Cloud, Container, Programming, Database, Deep Learning, Software Architecture, Web, App, Batch, Streaming, Data Lake, ByteCode, No Code
Dec 11, 2019 · 20 min read
In only a few weeks, 2019 will end and we will welcome the new year 2020. For the Software Development industry, 2019 was a great year as Software and Digitalisation are affecting every sector. The trend will continue and will impact the world even more in 2020.
Predicting the future is difficult. Predicting the future of Software Development is even more challenging and risky. I don’t own any Crystal Ball. But I can use my “Human Learning” to make predictions about Software Development trends in 2020.
I will predict the most important stacks of Software Development: from Cloud to the ByteCode.
2019 was a great year for Cloud vendors. Not only the startups are using the cloud but also conservative and security concern companies like Government Organizations, Health Care, Mining, Banks, Insurances and even Pentagon are moving towards the cloud. The trend will continue in 2020 also where companies of all sizes and types will move or at least plan to move in Cloud. Gartner recently published the following figures for 2020:
So, if you are a decision-maker still pondering about moving towards the cloud, maybe you should rethink your strategy. If you are an individual developer and still have not tried your hands in the cloud, 2020 will be a perfect time to give a try. Most of the big Cloud providers (Amazon, Microsoft, Google) offer free credits to give hands-on experience in the cloud. Google is the most generous in this respect: it offers 300 USD free credit for one year.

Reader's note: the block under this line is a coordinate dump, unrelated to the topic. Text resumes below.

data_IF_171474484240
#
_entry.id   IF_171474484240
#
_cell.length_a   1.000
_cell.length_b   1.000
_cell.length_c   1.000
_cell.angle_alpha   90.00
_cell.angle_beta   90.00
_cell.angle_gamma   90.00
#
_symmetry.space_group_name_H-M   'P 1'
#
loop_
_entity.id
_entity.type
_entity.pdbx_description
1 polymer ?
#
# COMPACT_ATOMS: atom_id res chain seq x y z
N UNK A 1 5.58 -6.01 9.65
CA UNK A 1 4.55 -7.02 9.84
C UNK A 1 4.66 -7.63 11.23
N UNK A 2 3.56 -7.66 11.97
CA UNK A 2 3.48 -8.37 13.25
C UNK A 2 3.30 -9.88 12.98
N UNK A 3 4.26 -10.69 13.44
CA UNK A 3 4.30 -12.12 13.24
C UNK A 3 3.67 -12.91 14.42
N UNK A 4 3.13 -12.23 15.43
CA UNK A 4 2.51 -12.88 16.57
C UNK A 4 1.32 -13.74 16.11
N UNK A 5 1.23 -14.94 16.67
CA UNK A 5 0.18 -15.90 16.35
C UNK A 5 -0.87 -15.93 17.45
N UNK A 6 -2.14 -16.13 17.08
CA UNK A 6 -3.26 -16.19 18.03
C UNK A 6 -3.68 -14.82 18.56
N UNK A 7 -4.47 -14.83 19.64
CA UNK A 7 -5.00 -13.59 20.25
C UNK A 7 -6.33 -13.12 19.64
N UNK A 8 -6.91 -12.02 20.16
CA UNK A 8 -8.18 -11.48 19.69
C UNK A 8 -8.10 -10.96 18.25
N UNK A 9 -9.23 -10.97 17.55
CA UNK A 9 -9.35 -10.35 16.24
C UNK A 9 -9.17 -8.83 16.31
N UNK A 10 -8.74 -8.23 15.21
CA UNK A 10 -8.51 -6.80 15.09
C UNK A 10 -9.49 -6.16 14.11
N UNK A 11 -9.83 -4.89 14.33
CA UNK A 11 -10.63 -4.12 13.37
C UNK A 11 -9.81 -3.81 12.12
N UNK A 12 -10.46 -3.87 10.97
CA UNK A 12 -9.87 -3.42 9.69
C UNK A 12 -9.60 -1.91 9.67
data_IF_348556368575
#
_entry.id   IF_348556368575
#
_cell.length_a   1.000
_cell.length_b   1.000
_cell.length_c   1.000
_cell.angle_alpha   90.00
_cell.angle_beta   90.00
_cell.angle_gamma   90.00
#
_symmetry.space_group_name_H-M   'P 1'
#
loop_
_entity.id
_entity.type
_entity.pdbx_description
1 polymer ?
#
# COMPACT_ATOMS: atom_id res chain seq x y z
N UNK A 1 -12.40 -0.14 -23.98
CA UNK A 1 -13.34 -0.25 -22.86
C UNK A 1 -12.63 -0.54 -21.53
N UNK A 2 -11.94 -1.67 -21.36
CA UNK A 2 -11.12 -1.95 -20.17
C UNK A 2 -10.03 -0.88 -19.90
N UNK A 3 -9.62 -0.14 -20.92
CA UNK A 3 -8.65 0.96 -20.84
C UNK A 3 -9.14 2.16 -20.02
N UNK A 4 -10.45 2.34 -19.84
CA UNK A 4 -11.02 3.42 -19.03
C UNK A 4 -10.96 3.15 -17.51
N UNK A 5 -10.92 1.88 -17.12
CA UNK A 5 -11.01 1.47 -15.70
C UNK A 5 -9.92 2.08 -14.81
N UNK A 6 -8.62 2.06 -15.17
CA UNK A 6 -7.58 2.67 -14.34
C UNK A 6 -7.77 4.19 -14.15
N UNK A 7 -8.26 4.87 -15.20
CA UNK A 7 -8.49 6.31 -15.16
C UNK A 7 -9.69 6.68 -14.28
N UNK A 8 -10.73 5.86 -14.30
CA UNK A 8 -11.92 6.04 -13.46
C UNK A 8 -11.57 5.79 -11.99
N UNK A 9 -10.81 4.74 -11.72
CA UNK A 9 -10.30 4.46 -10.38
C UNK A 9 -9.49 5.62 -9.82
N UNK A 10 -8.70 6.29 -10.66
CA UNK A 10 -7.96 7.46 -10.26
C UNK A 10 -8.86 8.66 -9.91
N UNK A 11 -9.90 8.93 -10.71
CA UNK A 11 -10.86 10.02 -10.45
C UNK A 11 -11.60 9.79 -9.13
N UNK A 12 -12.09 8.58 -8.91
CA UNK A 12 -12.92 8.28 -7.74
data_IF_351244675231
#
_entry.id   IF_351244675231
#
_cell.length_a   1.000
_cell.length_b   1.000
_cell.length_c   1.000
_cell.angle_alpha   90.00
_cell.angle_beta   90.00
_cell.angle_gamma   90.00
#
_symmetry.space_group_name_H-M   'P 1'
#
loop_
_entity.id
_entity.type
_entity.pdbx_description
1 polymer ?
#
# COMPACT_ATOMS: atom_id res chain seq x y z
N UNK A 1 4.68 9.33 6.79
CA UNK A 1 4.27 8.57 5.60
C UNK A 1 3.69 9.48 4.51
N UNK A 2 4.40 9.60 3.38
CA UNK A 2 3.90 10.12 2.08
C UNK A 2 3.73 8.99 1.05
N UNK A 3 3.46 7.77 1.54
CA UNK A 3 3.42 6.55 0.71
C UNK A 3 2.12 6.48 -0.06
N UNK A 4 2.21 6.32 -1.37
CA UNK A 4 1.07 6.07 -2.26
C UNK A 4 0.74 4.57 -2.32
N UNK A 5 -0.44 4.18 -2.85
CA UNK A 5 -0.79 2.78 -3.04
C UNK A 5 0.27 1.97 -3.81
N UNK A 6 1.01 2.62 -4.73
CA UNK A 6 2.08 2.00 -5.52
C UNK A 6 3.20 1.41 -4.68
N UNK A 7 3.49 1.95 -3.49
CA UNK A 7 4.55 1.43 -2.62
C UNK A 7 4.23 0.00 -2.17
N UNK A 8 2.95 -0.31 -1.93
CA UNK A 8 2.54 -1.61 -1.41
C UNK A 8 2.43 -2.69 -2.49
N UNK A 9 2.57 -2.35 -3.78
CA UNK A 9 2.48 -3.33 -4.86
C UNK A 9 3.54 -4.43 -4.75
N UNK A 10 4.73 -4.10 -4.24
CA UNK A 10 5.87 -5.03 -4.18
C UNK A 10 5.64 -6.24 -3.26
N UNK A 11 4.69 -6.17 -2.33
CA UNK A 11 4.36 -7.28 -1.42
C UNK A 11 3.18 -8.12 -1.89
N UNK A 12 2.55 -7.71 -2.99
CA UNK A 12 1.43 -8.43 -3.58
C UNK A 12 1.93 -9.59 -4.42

As a first cloud provider, Amazon AWS ruled 2019. With the widest portfolio of services, Amazon AWS will continue to rule in 2020 as well. As Canalys has published the Q3, 2019 figures: the Big Cloud providers (AWS, Azure, GCP) hold a 56% market share whereas AWS alone holds 32.6% market share:
But other Cloud providers are also planning aggressively to close the gap with AWS. Microsoft has specifically targeted large enterprises. Recently Microsoft has pipped Amazon and got the 10 Billion USD deal from Pentagon for its cloud Project “JEDI”. This deal can boost Azure reputation and similarly dent the armor of AWS:
Google is driving the Cloud Native Computation Foundation to standardize Cloud operations. Google’s long-term goal is to make Cloud migration easier so that companies can later move from AWS to GCP. IBM has recently bought RedHat with a whopping 36 billion to have a share in the Cloud market:
2020 will see a lot more acquisition and merging. Also, many startups will come with new ideas and innovations e.g. Multi-Cloud services. From the neck-to-neck fight of the cloud vendors, companies can only profit from reduced prices and more innovations.
In the container orchestration field, once there was a fight between Kubernetes, Docker Swarm, and Mesos. Kubernetes has emerged as the clear winner from the fight and only grows stronger. Cloud is a Distributed Systems and Kubernetes is it Operating Systems (Distributed Linux). In Kubecon + CloudNativeCon North America 2019, 12000 attendees have taken part which is a 50% growth compared to the same event in 2018. Here is the exponential growth of Kubecon + CloudNativeCon in the last four years:
Source: CNCF/Linux Foundation
There is no slowing down of Kubernetes in near future and it will only become stronger in 2020. You can make your safe bet on Kubernetes in 2020 as the Backbone of the Cloud Native movement. Just a side note, Docker Enterprise is recently sold to Mirantis with an undisclosed amount:
Only a few years ago, it was all about Docker but now it is all about Kubernetes. Docker failed to monetize in its heydays and tried to gain money a few years later when the industry has already moved away. Another example that timing is everything in the modern tech world.
In the Software Architecture paradigm, the shift towards Microservice Architecture continued in 2019 as shown by Google Trends: